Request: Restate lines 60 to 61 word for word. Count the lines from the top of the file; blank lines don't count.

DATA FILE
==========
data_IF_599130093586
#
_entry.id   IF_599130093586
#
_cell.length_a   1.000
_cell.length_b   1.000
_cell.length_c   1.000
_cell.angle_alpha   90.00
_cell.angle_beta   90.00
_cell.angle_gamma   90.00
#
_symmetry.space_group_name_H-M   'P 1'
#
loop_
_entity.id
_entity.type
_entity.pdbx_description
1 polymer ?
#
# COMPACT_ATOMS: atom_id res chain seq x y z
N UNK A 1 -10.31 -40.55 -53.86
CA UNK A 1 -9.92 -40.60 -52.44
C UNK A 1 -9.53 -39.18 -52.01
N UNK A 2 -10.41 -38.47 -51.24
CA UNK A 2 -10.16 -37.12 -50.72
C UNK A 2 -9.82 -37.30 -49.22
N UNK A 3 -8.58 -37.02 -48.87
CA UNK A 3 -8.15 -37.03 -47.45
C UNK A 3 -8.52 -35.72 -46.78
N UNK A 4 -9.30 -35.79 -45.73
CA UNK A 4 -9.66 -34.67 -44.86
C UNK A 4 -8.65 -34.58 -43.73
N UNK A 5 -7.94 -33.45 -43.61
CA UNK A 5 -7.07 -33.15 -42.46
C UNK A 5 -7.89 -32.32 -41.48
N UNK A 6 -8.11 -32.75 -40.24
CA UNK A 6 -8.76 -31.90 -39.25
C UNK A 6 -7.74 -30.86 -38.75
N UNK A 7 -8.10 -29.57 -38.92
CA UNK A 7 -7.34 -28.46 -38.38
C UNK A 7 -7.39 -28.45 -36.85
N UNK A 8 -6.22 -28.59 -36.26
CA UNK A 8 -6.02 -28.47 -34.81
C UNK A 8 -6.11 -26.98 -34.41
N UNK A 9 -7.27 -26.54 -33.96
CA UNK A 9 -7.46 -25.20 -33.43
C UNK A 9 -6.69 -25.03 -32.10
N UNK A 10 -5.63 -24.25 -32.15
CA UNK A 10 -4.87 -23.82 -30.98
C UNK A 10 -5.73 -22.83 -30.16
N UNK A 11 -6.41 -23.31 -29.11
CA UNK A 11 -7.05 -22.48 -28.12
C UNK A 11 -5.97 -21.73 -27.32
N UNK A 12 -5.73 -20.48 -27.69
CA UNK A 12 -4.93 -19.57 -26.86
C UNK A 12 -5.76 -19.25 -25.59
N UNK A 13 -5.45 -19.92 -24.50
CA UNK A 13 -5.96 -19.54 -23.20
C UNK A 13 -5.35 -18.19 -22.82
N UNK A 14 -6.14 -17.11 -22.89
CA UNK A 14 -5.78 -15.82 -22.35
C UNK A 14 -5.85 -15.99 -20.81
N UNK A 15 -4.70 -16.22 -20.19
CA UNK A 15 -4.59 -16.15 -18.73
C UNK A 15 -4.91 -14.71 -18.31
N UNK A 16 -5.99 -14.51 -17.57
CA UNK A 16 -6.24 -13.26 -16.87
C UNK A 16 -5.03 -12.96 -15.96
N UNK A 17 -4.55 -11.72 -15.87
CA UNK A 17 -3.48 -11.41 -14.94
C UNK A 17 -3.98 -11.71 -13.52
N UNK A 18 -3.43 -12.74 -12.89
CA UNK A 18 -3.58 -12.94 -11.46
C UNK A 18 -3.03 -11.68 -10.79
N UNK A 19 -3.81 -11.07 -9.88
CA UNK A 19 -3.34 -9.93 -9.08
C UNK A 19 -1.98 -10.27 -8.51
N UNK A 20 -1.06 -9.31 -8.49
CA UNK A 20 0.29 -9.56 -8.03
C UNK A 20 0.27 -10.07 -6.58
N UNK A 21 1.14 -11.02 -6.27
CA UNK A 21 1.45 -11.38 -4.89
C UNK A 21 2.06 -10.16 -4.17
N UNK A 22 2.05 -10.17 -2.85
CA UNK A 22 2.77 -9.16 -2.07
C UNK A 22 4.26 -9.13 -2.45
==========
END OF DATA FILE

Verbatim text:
N UNK A 14 -6.14 -17.11 -22.89
CA UNK A 14 -5.78 -15.82 -22.35